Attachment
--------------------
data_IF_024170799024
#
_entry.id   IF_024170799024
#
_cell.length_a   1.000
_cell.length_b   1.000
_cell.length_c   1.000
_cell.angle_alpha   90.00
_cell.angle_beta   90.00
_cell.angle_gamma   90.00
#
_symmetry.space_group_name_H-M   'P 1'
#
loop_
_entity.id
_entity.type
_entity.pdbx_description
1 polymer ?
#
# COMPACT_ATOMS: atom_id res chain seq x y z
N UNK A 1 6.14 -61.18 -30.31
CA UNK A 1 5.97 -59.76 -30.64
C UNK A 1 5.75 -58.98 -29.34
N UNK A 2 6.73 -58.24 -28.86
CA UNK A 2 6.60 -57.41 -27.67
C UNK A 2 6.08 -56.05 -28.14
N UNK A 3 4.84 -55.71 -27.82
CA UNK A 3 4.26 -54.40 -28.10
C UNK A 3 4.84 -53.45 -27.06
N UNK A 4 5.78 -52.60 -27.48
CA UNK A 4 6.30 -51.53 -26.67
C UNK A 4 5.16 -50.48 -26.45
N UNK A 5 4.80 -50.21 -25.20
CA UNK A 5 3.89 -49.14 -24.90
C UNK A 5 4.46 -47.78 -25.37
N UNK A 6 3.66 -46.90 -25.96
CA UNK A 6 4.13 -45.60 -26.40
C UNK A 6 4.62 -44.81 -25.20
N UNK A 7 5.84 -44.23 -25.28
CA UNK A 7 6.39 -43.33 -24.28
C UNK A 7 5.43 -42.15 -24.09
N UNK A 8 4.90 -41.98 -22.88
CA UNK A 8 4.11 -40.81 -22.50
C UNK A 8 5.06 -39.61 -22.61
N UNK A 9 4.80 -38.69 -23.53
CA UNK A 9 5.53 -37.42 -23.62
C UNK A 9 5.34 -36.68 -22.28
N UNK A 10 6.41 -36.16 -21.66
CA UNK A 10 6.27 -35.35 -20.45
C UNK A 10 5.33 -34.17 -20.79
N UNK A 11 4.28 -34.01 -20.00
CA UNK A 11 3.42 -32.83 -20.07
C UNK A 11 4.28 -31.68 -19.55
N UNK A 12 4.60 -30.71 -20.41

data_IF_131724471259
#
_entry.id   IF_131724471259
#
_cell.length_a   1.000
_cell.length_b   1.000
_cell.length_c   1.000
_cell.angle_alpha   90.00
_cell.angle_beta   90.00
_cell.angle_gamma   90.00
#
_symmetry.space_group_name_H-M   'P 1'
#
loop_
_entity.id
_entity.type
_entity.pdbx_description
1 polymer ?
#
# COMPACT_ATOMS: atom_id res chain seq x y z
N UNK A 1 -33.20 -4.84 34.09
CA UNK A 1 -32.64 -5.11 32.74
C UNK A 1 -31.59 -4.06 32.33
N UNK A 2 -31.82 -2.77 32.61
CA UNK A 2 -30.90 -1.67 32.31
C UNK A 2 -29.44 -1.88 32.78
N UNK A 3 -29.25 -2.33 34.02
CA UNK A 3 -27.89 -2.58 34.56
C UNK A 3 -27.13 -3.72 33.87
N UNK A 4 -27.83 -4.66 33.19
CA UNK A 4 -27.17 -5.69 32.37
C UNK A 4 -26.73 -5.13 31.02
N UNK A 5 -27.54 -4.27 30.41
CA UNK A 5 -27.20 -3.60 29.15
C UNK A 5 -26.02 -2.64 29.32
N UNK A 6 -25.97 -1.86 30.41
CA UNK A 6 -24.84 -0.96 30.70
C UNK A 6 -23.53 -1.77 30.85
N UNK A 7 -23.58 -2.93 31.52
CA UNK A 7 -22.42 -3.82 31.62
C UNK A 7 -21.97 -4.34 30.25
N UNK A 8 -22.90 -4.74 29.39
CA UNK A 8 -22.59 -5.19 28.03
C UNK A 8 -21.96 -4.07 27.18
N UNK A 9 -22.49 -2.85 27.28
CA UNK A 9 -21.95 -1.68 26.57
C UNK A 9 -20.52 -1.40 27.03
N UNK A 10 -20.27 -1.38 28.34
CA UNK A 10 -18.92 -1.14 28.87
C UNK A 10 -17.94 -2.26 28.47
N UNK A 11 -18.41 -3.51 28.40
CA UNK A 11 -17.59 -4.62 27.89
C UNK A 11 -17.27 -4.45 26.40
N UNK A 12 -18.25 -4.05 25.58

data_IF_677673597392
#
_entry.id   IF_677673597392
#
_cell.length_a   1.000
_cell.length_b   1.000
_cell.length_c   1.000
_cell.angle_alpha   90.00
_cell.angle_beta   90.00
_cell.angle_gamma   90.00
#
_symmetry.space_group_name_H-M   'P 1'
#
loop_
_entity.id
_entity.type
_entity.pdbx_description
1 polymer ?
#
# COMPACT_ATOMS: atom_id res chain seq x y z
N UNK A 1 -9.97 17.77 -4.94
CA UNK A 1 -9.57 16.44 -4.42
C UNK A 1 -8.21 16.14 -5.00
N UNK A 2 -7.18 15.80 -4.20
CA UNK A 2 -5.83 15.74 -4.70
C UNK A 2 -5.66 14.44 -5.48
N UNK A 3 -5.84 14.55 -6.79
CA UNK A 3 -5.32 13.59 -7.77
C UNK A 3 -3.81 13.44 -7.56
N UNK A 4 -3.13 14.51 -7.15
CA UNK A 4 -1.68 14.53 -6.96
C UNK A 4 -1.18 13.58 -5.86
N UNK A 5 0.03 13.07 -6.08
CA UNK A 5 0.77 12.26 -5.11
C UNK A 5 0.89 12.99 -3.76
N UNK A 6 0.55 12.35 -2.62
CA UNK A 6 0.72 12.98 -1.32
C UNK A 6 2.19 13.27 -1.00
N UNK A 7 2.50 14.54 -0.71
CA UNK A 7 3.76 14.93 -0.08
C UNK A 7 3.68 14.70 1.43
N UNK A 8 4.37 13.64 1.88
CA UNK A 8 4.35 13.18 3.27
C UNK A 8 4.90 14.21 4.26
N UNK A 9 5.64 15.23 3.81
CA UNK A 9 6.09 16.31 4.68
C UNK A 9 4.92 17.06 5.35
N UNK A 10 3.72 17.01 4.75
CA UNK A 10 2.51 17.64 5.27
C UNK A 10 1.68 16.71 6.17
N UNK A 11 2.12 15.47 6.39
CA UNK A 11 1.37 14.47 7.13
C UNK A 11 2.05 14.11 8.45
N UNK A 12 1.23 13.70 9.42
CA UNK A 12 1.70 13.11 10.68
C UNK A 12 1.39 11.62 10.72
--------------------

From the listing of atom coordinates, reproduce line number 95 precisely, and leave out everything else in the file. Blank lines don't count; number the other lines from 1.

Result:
C UNK A 7 -21.97 -4.34 30.25